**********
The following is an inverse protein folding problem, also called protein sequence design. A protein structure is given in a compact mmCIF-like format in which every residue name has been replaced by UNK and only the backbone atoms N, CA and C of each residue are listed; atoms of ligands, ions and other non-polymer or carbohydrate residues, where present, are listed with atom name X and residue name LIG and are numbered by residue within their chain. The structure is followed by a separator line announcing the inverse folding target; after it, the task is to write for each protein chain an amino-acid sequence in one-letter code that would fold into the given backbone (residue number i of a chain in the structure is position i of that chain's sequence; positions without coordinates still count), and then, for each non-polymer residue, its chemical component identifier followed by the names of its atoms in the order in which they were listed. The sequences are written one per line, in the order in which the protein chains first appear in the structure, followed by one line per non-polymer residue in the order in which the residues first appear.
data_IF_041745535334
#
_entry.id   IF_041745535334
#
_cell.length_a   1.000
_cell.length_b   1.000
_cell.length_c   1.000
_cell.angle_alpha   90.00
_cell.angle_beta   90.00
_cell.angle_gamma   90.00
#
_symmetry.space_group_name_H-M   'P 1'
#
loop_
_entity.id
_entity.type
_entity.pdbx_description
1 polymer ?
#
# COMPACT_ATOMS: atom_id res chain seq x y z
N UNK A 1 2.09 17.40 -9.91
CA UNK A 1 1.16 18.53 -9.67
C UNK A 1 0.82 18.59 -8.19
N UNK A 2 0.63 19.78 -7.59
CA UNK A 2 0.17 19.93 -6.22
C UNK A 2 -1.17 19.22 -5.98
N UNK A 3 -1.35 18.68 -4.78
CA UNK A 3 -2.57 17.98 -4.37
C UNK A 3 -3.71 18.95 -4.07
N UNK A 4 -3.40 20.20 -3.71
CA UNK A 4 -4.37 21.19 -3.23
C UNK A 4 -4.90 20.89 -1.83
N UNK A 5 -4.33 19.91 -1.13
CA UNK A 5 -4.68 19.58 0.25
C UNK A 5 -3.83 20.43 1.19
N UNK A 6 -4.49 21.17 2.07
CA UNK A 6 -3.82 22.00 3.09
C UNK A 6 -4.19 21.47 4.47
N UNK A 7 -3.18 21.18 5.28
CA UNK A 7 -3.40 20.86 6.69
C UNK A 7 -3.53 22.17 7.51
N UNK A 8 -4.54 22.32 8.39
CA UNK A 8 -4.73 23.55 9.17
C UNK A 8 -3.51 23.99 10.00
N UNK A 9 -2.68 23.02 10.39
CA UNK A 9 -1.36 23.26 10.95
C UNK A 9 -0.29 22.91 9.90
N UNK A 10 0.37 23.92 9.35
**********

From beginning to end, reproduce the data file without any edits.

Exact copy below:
The following is an inverse protein folding problem, also called protein sequence design. A protein structure is given in a compact mmCIF-like format in which every residue name has been replaced by UNK and only the backbone atoms N, CA and C of each residue are listed; atoms of ligands, ions and other non-polymer or carbohydrate residues, where present, are listed with atom name X and residue name LIG and are numbered by residue within their chain. The structure is followed by a separator line announcing the inverse folding target; after it, the task is to write for each protein chain an amino-acid sequence in one-letter code that would fold into the given backbone (residue number i of a chain in the structure is position i of that chain's sequence; positions without coordinates still count), and then, for each non-polymer residue, its chemical component identifier followed by the names of its atoms in the order in which they were listed. The sequences are written one per line, in the order in which the protein chains first appear in the structure, followed by one line per non-polymer residue in the order in which the residues first appear.
data_IF_041745535334
#
_entry.id   IF_041745535334
#
_cell.length_a   1.000
_cell.length_b   1.000
_cell.length_c   1.000
_cell.angle_alpha   90.00
_cell.angle_beta   90.00
_cell.angle_gamma   90.00
#
_symmetry.space_group_name_H-M   'P 1'
#
loop_
_entity.id
_entity.type
_entity.pdbx_description
1 polymer ?
#
# COMPACT_ATOMS: atom_id res chain seq x y z
N UNK A 1 2.09 17.40 -9.91
CA UNK A 1 1.16 18.53 -9.67
C UNK A 1 0.82 18.59 -8.19
N UNK A 2 0.63 19.78 -7.59
CA UNK A 2 0.17 19.93 -6.22
C UNK A 2 -1.17 19.22 -5.98
N UNK A 3 -1.35 18.68 -4.78
CA UNK A 3 -2.57 17.98 -4.37
C UNK A 3 -3.71 18.95 -4.07
N UNK A 4 -3.40 20.20 -3.71
CA UNK A 4 -4.37 21.19 -3.23
C UNK A 4 -4.90 20.89 -1.83
N UNK A 5 -4.33 19.91 -1.13
CA UNK A 5 -4.68 19.58 0.25
C UNK A 5 -3.83 20.43 1.19
N UNK A 6 -4.49 21.17 2.07
CA UNK A 6 -3.82 22.00 3.09
C UNK A 6 -4.19 21.47 4.47
N UNK A 7 -3.18 21.18 5.28
CA UNK A 7 -3.40 20.86 6.69
C UNK A 7 -3.53 22.17 7.51
N UNK A 8 -4.54 22.32 8.39
CA UNK A 8 -4.73 23.55 9.17
C UNK A 8 -3.51 23.99 10.00
N UNK A 9 -2.68 23.02 10.39
CA UNK A 9 -1.36 23.26 10.95
C UNK A 9 -0.29 22.91 9.90
N UNK A 10 0.37 23.92 9.35